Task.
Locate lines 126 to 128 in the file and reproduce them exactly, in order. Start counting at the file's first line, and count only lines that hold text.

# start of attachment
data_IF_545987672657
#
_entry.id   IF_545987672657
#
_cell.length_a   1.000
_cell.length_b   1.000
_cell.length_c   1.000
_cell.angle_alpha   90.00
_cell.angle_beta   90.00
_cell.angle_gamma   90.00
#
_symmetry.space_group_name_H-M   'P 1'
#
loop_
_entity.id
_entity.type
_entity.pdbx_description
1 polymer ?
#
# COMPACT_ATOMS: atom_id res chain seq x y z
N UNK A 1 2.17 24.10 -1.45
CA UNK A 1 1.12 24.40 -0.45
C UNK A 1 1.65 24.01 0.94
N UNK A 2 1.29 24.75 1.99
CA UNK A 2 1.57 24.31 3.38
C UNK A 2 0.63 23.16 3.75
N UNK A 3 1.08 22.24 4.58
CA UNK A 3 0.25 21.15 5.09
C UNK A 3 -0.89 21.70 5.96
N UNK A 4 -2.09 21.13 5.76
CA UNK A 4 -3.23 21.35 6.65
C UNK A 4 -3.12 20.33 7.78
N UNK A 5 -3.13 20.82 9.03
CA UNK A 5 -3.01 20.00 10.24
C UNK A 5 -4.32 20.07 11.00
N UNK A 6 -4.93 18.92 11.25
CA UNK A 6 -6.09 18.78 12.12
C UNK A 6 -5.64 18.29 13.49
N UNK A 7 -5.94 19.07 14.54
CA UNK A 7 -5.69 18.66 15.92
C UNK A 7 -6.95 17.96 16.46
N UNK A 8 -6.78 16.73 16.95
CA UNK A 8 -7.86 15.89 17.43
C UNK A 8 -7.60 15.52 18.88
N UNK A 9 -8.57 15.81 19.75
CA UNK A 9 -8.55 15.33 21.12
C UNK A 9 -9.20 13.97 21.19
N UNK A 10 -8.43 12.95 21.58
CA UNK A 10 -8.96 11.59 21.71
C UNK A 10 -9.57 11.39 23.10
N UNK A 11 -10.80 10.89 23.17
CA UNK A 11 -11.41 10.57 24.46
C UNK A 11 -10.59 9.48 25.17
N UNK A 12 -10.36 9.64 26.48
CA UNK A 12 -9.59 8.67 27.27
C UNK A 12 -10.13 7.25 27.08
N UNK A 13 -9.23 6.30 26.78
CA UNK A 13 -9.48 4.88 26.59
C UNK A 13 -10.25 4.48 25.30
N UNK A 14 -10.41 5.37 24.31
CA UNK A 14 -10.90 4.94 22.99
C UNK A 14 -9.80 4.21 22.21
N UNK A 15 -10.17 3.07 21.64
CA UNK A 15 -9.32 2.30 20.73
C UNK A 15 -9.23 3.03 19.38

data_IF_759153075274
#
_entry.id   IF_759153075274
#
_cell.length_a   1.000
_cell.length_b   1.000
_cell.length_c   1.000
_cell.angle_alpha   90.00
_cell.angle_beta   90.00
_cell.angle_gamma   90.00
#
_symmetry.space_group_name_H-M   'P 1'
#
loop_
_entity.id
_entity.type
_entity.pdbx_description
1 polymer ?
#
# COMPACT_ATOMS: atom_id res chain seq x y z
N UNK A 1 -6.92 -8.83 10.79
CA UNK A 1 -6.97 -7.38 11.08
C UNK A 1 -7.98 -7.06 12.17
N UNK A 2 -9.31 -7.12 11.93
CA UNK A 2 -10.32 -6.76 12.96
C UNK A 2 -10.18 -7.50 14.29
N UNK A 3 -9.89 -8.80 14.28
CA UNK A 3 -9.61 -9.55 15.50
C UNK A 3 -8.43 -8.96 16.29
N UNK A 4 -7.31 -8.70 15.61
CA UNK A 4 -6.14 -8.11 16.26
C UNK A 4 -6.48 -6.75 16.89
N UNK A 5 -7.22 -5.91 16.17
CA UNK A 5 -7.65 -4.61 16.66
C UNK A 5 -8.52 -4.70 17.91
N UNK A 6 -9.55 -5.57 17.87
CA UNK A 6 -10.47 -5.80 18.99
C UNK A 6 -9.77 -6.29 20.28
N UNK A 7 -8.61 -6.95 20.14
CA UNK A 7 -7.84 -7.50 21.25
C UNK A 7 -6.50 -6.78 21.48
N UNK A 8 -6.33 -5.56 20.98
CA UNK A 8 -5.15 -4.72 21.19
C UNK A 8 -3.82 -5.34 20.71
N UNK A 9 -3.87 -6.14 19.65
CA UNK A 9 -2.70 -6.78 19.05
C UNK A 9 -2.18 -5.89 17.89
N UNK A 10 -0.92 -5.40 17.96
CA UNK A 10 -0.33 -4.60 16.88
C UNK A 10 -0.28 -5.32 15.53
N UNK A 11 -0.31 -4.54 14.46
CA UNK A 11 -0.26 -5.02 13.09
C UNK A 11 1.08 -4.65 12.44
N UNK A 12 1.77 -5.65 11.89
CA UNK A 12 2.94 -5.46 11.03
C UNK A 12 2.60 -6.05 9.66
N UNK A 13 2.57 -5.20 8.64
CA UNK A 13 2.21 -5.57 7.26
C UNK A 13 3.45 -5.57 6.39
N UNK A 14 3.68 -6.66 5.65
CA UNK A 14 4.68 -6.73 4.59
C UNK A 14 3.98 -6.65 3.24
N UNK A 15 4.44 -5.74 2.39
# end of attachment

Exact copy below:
CA UNK A 14 4.68 -6.73 4.59
C UNK A 14 3.98 -6.65 3.24
N UNK A 15 4.44 -5.74 2.39